Natalia Almada: It’s more like I have an identity crisis! Sometimes I feel an obligation to make Mexican cinema precisely because I’m half Mexican, half gringa. Sometimes, you limit yourself. Can I only make very Mexican and local cinema? Don’t I have the right to talk about other things? It’s not about universality, but about themes, going further, more abstract. I’ve done films about migration, about violence. I made a movie about a cemetery in Culiacán - “The Night Watchman” (2011) -. That’s very specific, but those movies speak of bigger things, but I thought about working in a different way. I feel like I did not limit myself making “Users”. Do you know the only reason why the movie is in English?
Natalia Almada: Back when we were shooting, they could not make the artificial voice in Spanish.
Popflick: Your previous movie was “Everything Else” (2016), a fiction film. Do you see yourself going back to fiction? Did it change your way of making films?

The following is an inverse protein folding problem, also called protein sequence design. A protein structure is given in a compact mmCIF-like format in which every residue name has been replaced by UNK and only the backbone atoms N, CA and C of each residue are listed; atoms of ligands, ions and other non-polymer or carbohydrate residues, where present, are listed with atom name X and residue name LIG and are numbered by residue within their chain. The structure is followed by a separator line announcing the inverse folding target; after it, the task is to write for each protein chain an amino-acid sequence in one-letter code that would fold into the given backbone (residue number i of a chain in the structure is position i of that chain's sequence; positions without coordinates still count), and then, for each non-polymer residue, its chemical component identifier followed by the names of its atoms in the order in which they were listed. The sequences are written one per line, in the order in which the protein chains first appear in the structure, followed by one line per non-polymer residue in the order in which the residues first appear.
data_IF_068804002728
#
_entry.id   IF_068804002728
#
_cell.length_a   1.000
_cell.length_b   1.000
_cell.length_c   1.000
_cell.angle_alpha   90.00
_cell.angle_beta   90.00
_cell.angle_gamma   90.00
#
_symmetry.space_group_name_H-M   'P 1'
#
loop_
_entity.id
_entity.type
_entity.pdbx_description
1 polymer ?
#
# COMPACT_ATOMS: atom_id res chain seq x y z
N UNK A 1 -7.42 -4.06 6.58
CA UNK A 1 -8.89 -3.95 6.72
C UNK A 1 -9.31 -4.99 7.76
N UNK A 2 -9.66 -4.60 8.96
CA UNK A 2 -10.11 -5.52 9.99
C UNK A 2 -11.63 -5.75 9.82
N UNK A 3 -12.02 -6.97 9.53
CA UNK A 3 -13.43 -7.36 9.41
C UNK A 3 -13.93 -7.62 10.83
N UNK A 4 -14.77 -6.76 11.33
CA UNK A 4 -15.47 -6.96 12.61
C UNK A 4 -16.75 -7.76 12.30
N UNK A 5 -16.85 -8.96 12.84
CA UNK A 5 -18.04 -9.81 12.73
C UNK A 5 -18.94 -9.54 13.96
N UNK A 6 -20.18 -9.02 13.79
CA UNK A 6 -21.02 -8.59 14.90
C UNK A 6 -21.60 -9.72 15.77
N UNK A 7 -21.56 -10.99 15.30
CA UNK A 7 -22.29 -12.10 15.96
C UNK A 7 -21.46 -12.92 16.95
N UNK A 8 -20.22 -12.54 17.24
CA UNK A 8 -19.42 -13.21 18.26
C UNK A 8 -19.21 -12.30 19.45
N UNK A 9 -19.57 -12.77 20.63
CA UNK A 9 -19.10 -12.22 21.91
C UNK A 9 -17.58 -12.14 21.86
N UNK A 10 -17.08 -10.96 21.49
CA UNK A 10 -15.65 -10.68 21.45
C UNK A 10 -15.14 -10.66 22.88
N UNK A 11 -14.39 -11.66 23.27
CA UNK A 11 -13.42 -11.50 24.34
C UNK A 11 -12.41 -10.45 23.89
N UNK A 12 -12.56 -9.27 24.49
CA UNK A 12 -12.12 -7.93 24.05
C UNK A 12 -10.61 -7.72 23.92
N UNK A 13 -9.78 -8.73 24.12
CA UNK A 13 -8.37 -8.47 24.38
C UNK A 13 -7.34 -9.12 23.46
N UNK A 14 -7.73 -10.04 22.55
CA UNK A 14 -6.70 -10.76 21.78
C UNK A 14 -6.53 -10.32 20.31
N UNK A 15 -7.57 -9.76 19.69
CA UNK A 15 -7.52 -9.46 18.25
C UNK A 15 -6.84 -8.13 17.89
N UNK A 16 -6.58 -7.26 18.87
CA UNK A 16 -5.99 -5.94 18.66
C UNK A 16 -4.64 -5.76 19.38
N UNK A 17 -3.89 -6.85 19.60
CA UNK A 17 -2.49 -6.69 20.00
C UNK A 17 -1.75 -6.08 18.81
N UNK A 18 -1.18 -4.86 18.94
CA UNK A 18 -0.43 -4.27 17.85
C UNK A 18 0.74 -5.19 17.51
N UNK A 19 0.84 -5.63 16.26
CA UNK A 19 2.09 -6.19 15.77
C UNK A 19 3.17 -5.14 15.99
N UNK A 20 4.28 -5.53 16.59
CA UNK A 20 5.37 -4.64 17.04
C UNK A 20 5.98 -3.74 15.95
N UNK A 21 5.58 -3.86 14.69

Natalia Almada: It changed me a lot. All my fears were gone. I am not afraid anymore about production scale or control. I loved that aspect of fiction filmmaking. I did not like having such a narrow, concentrated window to shoot. I’d rather shoot for a few days, go away to edit, and shoot some more. I’ve been thinking a lot about this format of film essay. We live in a time of dislocation, in the sense of not knowing how I am in my present. Am I with you through this screen? Am I worried about something happening on the other side of the world? We have a constant invasion of not just information but of contacts and relationships. It all contributes to dislocating you and leaves you wondering where you are.
We are keen on looking at the bright side. It’s awesome that we can keep in contact with people, that you don’t lose connection. We can still communicate in a way that feels intimate. But on the other hand, how does it affect your present? Maybe you are still relating to your immediate, physical space the same way. Maybe you are not. I think about this a lot, seeing my students at Stanford. They come from faraway places, and they are saturated with the lives they had back home while trying to pursue a life here. It was not like that when I went to college. You left for two years, and that was that. You were gone. It is not possible in any way anymore. I want to make a cinema that reflects this in its form, which goes against direct cinema. Something not so linear in structure, not so concentrated towards an ending.